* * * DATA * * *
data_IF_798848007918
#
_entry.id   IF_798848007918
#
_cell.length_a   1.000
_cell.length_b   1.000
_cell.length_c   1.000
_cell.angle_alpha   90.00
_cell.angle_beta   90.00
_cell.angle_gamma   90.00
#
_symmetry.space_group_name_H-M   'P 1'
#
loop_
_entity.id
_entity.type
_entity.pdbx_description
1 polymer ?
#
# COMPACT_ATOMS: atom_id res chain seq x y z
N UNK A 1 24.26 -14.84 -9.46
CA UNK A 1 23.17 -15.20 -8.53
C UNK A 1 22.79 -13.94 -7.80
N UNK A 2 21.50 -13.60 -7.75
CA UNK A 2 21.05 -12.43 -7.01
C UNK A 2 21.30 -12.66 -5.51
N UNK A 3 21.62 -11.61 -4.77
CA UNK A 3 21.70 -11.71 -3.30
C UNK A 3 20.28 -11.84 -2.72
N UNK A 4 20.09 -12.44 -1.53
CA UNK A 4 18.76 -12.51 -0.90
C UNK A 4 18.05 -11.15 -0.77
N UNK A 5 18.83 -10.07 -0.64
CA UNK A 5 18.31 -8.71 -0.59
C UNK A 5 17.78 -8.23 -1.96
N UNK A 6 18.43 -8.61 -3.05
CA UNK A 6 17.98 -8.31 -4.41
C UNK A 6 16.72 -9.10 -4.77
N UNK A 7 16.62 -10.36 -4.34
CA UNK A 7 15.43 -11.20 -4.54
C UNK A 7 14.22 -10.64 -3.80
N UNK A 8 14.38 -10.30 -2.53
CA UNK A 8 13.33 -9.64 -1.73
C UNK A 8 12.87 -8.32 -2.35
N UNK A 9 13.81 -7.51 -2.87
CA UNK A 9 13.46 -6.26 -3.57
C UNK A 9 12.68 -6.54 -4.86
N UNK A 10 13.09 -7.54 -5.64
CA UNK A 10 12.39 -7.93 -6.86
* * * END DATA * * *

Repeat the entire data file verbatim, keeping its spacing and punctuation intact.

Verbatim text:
data_IF_798848007918
#
_entry.id   IF_798848007918
#
_cell.length_a   1.000
_cell.length_b   1.000
_cell.length_c   1.000
_cell.angle_alpha   90.00
_cell.angle_beta   90.00
_cell.angle_gamma   90.00
#
_symmetry.space_group_name_H-M   'P 1'
#
loop_
_entity.id
_entity.type
_entity.pdbx_description
1 polymer ?
#
# COMPACT_ATOMS: atom_id res chain seq x y z
N UNK A 1 24.26 -14.84 -9.46
CA UNK A 1 23.17 -15.20 -8.53
C UNK A 1 22.79 -13.94 -7.80
N UNK A 2 21.50 -13.60 -7.75
CA UNK A 2 21.05 -12.43 -7.01
C UNK A 2 21.30 -12.66 -5.51
N UNK A 3 21.62 -11.61 -4.77
CA UNK A 3 21.70 -11.71 -3.30
C UNK A 3 20.28 -11.84 -2.72
N UNK A 4 20.09 -12.44 -1.53
CA UNK A 4 18.76 -12.51 -0.90
C UNK A 4 18.05 -11.15 -0.77
N UNK A 5 18.83 -10.07 -0.64
CA UNK A 5 18.31 -8.71 -0.59
C UNK A 5 17.78 -8.23 -1.96
N UNK A 6 18.43 -8.61 -3.05
CA UNK A 6 17.98 -8.31 -4.41
C UNK A 6 16.72 -9.10 -4.77
N UNK A 7 16.62 -10.36 -4.34
CA UNK A 7 15.43 -11.20 -4.54
C UNK A 7 14.22 -10.64 -3.80
N UNK A 8 14.38 -10.30 -2.53
CA UNK A 8 13.33 -9.64 -1.73
C UNK A 8 12.87 -8.32 -2.35
N UNK A 9 13.81 -7.51 -2.87
CA UNK A 9 13.46 -6.26 -3.57
C UNK A 9 12.68 -6.54 -4.86
N UNK A 10 13.09 -7.54 -5.64
CA UNK A 10 12.39 -7.93 -6.86